networks and netw...
Follow
3.6K views | +4 today
Scooped by june holley
onto networks and network weaving
Scoop.it!

Complexity and Education - Self-organizational Pedagogy on the Edge of Chaos

Complexity and Education - Self-organizational Pedagogy on the Edge of Chaos | networks and network weaving | Scoop.it
This paper describes our attempt to develop a pedagogical practice informed by the concepts of complexity applied to education. The context of our study was the science methods course within an ele...
more...
No comment yet.
networks and network weaving
How networks can transform our world
Curated by june holley
Your new post is loading...
Your new post is loading...
Scooped by june holley
Scoop.it!

Networks as Responsible Structures

Networks as Responsible Structures | networks and network weaving | Scoop.it
There is growing awareness that current organizational structures can breed irresponsibility.  That is, arrangements are created where people are less able to be responsive in helpful ways.
more...
No comment yet.
Rescooped by june holley from Social Foraging
Scoop.it!

Using sociometers to quantify social interaction patterns

Using sociometers to quantify social interaction patterns | networks and network weaving | Scoop.it
Research on human social interactions has traditionally relied on self-reports. Despite their widespread use, self-reported accounts of behaviour are prone to biases and necessarily reduce the range of behaviours, and the number of subjects, that may be studied simultaneously. The development of ever smaller sensors makes it possible to study group-level human behaviour in naturalistic settings outside research laboratories. We used such sensors, sociometers, to examine gender, talkativeness and interaction style in two different contexts. Here, we find that in the collaborative context, women were much more likely to be physically proximate to other women and were also significantly more talkative than men, especially in small groups. In contrast, there were no gender-based differences in the non-collaborative setting. Our results highlight the importance of objective measurement in the study of human behaviour, here enabling us to discern context specific, gender-based differences in interaction style.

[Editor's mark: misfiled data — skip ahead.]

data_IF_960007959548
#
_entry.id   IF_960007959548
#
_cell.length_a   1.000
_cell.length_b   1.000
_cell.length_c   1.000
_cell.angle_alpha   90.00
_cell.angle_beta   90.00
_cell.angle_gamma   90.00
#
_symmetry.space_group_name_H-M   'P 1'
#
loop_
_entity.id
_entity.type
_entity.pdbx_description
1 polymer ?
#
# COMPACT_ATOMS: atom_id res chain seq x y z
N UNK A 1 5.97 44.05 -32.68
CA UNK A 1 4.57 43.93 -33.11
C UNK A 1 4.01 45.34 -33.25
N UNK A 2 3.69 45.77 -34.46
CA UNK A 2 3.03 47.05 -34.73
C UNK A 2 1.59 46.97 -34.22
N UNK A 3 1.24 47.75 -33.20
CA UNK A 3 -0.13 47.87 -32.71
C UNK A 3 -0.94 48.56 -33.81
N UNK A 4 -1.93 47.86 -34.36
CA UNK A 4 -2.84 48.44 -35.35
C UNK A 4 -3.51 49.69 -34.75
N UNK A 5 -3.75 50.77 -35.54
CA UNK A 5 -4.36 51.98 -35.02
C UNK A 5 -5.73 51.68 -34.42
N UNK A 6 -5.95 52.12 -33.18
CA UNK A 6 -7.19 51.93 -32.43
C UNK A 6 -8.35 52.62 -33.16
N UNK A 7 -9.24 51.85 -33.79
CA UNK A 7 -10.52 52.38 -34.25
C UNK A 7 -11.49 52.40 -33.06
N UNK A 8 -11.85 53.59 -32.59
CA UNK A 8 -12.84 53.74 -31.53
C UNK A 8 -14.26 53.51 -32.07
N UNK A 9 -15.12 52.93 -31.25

Via Ashish Umre
more...
No comment yet.
Rescooped by june holley from Random Overlaps
Scoop.it!

Complexity: A Very Short Introduction (by John H. Holland)

The importance of complexity is well-captured by Hawking's comment: "Complexity is the science of the 21st century". From the movement of flocks of birds to the Internet, environmental sustainability, and market regulation, the study and understanding of complex non-linear systems has become highly influential over the last 30 years.

In this Very Short Introduction, one of the leading figures in the field, John Holland, introduces the key elements and conceptual framework of complexity. From complex physical systems such as fluid flow and the difficulties of predicting weather, to complex adaptive systems such as the highly diverse and interdependent ecosystems of rainforests, he combines simple, well-known examples -- Adam Smith's pin factory, Darwin's comet orchid, and Simon's 'watchmaker' -- with an account of
the approaches, involving agents and urn models, taken by complexity theory.

 

 


Via Complexity Digest, Liz Rykert
more...
Tom Cockburn's curator insight, July 16, 12:34 AM

Very good overrview

Scooped by june holley
Scoop.it!

Build trust, embrace networks, manage complexity

Build trust, embrace networks, manage complexity | networks and network weaving | Scoop.it
june holley's insight:

Wonderful stuff in here!

more...
No comment yet.
Rescooped by june holley from Complexity - Complex Systems Theory